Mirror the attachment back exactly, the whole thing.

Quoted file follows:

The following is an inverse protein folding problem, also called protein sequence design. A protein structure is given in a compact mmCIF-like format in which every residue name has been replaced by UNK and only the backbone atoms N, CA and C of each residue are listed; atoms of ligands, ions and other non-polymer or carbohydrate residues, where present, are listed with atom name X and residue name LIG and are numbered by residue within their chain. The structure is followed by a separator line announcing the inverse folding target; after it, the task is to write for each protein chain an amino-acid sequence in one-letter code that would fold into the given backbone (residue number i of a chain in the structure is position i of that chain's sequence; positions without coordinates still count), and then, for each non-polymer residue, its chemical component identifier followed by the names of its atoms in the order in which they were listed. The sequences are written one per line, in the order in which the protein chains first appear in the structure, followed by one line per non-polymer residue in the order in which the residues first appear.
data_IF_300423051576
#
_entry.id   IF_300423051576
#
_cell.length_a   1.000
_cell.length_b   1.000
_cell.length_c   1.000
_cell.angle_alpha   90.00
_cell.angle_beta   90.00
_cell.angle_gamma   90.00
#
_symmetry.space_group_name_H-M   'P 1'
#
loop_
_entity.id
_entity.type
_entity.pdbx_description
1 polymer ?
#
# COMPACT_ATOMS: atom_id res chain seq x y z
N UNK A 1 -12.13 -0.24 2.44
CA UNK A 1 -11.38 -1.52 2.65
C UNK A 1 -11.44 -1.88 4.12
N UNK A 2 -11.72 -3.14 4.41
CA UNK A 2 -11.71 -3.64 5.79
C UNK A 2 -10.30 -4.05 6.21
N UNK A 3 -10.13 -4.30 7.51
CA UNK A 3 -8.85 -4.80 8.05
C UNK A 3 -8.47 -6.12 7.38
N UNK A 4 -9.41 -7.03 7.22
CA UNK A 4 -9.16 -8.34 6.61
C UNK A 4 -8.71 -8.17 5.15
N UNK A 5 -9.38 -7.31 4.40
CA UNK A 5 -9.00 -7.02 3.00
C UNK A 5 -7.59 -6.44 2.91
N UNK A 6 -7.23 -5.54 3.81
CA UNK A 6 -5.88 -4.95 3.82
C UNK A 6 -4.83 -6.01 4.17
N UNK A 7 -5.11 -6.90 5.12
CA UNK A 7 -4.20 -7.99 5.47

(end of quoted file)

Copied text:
The following is an inverse protein folding problem, also called protein sequence design. A protein structure is given in a compact mmCIF-like format in which every residue name has been replaced by UNK and only the backbone atoms N, CA and C of each residue are listed; atoms of ligands, ions and other non-polymer or carbohydrate residues, where present, are listed with atom name X and residue name LIG and are numbered by residue within their chain. The structure is followed by a separator line announcing the inverse folding target; after it, the task is to write for each protein chain an amino-acid sequence in one-letter code that would fold into the given backbone (residue number i of a chain in the structure is position i of that chain's sequence; positions without coordinates still count), and then, for each non-polymer residue, its chemical component identifier followed by the names of its atoms in the order in which they were listed. The sequences are written one per line, in the order in which the protein chains first appear in the structure, followed by one line per non-polymer residue in the order in which the residues first appear.
data_IF_300423051576
#
_entry.id   IF_300423051576
#
_cell.length_a   1.000
_cell.length_b   1.000
_cell.length_c   1.000
_cell.angle_alpha   90.00
_cell.angle_beta   90.00
_cell.angle_gamma   90.00
#
_symmetry.space_group_name_H-M   'P 1'
#
loop_
_entity.id
_entity.type
_entity.pdbx_description
1 polymer ?
#
# COMPACT_ATOMS: atom_id res chain seq x y z
N UNK A 1 -12.13 -0.24 2.44
CA UNK A 1 -11.38 -1.52 2.65
C UNK A 1 -11.44 -1.88 4.12
N UNK A 2 -11.72 -3.14 4.41
CA UNK A 2 -11.71 -3.64 5.79
C UNK A 2 -10.30 -4.05 6.21
N UNK A 3 -10.13 -4.30 7.51
CA UNK A 3 -8.85 -4.80 8.05
C UNK A 3 -8.47 -6.12 7.38
N UNK A 4 -9.41 -7.03 7.22
CA UNK A 4 -9.16 -8.34 6.61
C UNK A 4 -8.71 -8.17 5.15
N UNK A 5 -9.38 -7.31 4.40
CA UNK A 5 -9.00 -7.02 3.00
C UNK A 5 -7.59 -6.44 2.91
N UNK A 6 -7.23 -5.54 3.81
CA UNK A 6 -5.88 -4.95 3.82
C UNK A 6 -4.83 -6.01 4.17
N UNK A 7 -5.11 -6.90 5.12
CA UNK A 7 -4.20 -7.99 5.47